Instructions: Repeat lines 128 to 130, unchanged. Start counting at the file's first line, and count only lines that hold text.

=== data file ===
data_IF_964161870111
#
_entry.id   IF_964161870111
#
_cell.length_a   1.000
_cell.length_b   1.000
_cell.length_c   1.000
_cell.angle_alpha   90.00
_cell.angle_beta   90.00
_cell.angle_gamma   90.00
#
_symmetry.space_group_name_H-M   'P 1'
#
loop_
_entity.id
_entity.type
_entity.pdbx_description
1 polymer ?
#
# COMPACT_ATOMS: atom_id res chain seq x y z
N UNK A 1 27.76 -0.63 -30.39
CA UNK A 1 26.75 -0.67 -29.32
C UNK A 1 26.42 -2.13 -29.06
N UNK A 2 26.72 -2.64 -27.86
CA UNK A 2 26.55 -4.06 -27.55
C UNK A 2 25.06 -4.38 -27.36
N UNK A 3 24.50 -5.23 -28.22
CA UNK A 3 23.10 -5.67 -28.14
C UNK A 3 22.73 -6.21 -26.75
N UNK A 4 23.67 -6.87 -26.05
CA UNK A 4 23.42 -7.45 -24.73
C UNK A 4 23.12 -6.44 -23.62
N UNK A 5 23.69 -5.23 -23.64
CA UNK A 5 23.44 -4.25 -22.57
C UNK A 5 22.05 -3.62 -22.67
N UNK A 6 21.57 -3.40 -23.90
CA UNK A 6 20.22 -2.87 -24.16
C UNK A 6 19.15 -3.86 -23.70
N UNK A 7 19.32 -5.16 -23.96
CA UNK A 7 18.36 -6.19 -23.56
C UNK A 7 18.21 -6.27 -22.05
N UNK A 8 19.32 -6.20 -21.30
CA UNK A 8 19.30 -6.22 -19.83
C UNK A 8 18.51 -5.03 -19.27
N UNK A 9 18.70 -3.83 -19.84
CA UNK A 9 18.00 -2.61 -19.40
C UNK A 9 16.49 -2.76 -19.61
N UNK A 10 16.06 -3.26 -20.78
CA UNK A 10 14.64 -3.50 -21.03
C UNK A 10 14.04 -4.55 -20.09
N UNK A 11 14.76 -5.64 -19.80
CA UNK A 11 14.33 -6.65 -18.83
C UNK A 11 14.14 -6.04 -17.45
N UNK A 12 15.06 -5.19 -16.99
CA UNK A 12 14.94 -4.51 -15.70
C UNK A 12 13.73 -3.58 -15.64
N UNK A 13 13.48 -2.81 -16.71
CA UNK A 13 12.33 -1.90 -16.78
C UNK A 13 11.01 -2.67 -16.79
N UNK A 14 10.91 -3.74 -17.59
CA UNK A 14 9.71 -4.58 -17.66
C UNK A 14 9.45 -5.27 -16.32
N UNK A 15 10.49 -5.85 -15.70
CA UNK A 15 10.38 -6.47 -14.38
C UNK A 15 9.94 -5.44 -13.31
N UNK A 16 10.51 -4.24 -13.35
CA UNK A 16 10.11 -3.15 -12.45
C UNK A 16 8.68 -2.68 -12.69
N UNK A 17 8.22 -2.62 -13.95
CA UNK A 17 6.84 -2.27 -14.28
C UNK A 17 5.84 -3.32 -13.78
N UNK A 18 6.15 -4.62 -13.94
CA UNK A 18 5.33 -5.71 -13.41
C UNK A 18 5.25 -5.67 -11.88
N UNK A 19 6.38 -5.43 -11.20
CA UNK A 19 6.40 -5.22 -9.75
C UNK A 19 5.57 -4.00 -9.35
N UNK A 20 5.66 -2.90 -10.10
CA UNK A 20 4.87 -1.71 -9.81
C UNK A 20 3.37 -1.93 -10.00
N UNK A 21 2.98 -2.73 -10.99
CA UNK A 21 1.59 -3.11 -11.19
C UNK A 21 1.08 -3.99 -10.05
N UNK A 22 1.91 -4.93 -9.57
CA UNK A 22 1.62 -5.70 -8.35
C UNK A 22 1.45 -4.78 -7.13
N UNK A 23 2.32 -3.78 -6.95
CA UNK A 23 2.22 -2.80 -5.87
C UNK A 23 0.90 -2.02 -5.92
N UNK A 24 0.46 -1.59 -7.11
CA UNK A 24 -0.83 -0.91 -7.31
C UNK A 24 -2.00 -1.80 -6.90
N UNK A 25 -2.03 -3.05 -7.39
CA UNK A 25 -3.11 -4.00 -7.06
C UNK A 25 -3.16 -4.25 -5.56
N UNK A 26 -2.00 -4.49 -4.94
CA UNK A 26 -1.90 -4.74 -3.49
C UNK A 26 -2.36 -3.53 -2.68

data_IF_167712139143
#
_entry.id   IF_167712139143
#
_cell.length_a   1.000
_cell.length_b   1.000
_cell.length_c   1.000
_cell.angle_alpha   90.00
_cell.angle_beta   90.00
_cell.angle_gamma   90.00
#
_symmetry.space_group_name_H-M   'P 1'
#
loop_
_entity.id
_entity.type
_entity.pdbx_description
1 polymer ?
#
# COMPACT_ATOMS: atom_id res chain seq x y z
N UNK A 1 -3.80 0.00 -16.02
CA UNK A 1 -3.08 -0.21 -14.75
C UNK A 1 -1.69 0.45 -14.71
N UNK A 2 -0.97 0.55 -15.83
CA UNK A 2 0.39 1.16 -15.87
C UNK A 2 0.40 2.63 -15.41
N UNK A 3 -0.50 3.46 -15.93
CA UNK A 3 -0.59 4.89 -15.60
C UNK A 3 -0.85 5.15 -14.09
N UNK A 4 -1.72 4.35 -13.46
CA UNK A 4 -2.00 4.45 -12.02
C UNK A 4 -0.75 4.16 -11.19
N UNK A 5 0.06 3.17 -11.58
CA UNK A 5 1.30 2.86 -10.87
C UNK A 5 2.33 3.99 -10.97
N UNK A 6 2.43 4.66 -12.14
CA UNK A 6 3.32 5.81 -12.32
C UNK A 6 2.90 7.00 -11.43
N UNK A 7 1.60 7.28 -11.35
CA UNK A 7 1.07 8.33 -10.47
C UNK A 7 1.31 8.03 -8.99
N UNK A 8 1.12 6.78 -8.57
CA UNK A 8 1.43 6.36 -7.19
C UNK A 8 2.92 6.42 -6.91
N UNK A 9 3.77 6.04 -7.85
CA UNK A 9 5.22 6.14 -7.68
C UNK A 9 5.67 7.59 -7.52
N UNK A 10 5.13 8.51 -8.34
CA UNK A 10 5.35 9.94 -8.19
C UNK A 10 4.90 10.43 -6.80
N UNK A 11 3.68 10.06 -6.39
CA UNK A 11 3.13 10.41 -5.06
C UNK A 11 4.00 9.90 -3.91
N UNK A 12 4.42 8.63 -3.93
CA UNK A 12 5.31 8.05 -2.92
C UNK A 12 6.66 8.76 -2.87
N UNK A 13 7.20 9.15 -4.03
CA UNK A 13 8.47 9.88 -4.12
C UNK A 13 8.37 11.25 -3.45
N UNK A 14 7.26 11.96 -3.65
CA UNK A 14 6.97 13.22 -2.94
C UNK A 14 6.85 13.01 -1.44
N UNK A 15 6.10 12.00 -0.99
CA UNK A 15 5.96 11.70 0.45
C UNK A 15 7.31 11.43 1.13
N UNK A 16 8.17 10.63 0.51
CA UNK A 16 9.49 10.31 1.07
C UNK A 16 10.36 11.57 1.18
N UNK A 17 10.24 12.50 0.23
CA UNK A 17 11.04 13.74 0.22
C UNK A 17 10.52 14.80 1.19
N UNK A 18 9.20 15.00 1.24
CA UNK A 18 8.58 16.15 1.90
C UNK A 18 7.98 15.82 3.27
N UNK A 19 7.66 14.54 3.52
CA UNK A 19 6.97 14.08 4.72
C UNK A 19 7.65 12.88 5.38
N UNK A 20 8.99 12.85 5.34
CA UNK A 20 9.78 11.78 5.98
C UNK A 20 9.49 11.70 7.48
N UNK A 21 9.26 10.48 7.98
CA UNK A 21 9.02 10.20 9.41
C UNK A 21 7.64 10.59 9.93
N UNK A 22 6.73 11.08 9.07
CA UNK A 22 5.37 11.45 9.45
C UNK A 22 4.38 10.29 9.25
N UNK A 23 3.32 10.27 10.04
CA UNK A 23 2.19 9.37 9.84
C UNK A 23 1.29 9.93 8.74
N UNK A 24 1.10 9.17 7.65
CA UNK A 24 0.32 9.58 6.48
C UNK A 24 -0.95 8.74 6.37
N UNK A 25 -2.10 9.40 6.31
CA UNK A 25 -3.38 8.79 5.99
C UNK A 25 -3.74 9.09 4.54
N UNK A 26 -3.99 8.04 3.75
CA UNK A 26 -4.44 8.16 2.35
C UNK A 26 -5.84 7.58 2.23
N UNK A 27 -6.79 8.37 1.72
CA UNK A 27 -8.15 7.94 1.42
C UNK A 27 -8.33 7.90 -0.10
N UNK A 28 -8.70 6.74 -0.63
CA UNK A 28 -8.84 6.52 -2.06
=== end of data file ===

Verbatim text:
N UNK A 4 -1.72 4.35 -13.46
CA UNK A 4 -2.00 4.45 -12.02
C UNK A 4 -0.75 4.16 -11.19